The standing issue, as framed by the parties, is whether an "interested person," as defined by 24 V.S.A. § 4464, must show special damages in order to have access to equitable remedies to abate what is essentially a public nuisance in the context of a zoning appeal.[2] In the instant case, it is undisputed that plaintiff suffered no special damages. In fact, the trial court found that plaintiff suffered no damages at all, but, to the contrary, realized an increase in the commercial value of her property. This finding is supported by testimony of the defendant's expert witness.

Traditionally, for a private citizen to have standing to appeal a zoning board decision, compel zoning regulations to be enforced, orbeyond zoningto enjoin an activity ostensibly harmful to the general public (i.e., a public nuisance), special damages were a prerequisite. E.g., Thompson v. Smith, 119 Vt. 488, 129 A.2d 638 (1957); *1153 see also 3 A. Rathkopf, The Law Of Zoning and Planning § 43.03 (1986); D. Dobbs, Handbook on the Law of Remedies § 5.7, at 363-64 (1973). Defendant contends that the rule of Thompson applies to appeals brought under 24 V.S.A. §§ 4464, 4471. Plaintiff, however, argues that Thompson is inapplicable within the context of appeals brought pursuant to § 4464, and, thus, § 4464 controls over Thompson to that extent.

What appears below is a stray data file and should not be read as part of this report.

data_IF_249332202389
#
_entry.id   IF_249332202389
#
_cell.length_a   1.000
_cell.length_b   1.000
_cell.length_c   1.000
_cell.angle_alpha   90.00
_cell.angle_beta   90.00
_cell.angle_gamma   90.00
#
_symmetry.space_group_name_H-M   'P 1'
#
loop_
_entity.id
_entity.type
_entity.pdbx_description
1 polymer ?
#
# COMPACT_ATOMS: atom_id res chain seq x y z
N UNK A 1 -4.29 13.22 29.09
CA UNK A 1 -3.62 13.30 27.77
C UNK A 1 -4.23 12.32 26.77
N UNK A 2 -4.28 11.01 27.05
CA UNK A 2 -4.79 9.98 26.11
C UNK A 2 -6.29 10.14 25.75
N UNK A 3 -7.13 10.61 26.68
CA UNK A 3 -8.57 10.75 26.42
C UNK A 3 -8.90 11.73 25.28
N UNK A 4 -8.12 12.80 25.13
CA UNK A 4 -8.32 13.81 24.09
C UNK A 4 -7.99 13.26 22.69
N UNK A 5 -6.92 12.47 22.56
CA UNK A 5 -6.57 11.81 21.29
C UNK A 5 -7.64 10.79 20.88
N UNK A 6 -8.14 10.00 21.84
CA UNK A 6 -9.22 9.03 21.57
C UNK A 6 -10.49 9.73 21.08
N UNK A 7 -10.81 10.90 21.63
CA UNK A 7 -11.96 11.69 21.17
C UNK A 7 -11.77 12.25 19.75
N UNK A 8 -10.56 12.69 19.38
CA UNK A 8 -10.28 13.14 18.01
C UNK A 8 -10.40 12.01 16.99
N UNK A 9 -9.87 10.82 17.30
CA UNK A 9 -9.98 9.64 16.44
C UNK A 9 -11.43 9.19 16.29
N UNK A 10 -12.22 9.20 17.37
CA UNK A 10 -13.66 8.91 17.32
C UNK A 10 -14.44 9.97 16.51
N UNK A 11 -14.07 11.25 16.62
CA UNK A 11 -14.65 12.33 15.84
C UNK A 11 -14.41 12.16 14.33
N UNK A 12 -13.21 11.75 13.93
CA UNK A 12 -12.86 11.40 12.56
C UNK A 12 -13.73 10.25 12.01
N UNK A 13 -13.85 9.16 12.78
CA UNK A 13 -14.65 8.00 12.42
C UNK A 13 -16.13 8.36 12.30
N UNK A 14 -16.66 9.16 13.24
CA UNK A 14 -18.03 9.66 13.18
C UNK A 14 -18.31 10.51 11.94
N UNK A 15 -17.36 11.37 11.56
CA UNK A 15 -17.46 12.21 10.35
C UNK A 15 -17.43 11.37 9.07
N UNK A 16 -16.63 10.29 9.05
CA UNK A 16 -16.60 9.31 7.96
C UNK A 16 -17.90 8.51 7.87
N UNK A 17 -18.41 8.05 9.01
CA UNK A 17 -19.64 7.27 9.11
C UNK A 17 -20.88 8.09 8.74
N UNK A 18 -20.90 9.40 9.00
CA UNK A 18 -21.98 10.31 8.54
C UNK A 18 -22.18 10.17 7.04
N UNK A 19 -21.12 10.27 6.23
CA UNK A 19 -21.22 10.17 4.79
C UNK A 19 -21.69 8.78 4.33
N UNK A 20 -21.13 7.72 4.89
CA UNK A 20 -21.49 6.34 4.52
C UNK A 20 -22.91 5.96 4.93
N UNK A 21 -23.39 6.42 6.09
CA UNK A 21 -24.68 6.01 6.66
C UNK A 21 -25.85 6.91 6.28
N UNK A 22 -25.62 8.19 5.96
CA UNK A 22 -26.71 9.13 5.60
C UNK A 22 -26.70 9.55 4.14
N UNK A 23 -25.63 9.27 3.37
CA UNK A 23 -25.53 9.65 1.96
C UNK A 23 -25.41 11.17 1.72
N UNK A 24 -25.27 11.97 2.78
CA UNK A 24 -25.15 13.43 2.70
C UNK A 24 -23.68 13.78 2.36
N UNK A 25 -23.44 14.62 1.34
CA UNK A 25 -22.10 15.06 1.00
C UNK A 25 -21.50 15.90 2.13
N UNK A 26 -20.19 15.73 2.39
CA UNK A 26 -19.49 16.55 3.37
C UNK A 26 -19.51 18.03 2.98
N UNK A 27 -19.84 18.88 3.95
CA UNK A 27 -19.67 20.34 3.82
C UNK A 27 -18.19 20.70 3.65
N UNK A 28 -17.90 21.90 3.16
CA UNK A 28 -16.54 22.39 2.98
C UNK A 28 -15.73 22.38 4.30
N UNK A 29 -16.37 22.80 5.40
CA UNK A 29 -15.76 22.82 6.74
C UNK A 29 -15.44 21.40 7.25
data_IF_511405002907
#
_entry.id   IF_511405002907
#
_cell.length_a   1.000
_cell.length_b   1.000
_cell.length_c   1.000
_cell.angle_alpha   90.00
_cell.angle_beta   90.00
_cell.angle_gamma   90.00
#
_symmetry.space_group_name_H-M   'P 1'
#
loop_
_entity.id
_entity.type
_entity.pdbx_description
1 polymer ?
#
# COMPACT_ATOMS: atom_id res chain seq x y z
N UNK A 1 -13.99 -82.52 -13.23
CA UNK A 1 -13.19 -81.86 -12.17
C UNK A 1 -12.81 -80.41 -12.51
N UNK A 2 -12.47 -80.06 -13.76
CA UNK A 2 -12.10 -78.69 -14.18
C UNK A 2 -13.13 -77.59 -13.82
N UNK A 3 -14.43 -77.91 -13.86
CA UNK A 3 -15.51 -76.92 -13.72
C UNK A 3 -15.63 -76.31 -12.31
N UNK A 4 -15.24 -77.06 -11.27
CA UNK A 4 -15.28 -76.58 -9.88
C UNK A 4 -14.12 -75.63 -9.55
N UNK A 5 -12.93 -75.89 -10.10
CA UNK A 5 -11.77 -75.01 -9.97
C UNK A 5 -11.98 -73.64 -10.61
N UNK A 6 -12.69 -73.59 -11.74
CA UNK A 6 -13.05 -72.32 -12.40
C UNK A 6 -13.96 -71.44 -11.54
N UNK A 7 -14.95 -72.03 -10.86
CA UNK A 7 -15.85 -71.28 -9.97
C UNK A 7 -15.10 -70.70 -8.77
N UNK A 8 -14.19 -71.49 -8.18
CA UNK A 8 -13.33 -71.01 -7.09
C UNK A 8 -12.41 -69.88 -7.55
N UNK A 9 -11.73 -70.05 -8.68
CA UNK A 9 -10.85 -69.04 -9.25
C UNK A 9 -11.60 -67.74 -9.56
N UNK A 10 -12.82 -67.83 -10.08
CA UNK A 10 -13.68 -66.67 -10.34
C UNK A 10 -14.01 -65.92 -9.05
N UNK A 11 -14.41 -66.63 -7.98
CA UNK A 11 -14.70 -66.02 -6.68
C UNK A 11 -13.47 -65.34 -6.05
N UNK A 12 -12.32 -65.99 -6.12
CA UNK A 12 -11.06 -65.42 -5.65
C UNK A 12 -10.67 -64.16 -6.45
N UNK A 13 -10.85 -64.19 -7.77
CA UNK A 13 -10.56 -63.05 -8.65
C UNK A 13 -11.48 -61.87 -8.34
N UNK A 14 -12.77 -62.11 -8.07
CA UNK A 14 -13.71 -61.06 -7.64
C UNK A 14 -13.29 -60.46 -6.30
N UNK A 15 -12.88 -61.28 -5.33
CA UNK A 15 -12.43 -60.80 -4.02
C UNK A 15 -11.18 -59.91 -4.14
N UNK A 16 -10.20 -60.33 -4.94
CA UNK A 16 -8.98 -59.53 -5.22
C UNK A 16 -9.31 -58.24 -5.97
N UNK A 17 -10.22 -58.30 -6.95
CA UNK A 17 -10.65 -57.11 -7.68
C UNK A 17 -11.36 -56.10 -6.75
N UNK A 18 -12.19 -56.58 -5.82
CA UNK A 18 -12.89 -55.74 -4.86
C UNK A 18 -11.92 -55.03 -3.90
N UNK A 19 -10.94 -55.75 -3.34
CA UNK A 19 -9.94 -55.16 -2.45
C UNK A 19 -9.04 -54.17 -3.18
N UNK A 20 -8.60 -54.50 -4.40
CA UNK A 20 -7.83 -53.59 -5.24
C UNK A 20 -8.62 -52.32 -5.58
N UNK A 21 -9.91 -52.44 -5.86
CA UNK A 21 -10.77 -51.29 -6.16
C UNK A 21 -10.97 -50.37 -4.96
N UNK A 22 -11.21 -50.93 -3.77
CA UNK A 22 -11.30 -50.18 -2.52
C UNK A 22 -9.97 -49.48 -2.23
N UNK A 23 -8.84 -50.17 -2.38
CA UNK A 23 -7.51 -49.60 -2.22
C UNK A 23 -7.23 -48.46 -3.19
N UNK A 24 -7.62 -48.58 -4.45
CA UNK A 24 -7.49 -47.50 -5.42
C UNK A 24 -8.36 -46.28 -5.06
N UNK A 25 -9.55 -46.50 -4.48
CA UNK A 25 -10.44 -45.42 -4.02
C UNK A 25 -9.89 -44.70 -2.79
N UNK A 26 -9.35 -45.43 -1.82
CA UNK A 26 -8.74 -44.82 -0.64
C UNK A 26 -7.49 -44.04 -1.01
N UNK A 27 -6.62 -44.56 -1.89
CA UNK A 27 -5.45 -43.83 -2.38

Defendant suggests that while § 4464 confers standing on a certain class of persons to appeal zoning board decisions, it makes no mention of the type of remedies available and falls far short of allowing plaintiff to obtain a mandatory injunction. While defendant is correct that § 4464 does not discuss available remedies, his reasoning that a mandatory injunction is unavailable to plaintiff is unpersuasive, particularly in light of our decision in Vermont Division of State Buildings v. Town of Castleton Board of Adjustment, 138 Vt. 250, 415 A.2d 188 (1980). In that case, we noted that when an appeal has been properly commenced and is pending before the superior court, "the court may grant such relief as is otherwise within its jurisdiction and consistent with law and equity." Id. at 256, 415 A.2d at 192. Specifically, we stressed that the court may grant declaratory and injunctive relief. Id.

Thus, given the automatic standing statutorily conferred on the plaintiff and the full range of remedies available within the jurisdiction of the superior court, defendant's argument that the quality of the remedy sought by the plaintiff creates some additional burden of standing is without merit. See id.; see also Garzo v. Stowe Board of Adjustment, 144 Vt. 298, 302, 476 A.2d 125, 127 (1984) ("standing for review of all questions arising out of the administration of zoning laws is necessarily governed by 24 V.S.A. §§ 4464(b)...."); 24 V.S.A. § 4473 ("[i]t is the purpose of [chapter 117 of title 24] to provide for review of all questions arising out of or with respect to the implementation by a municipality of this chapter.") (emphasis added).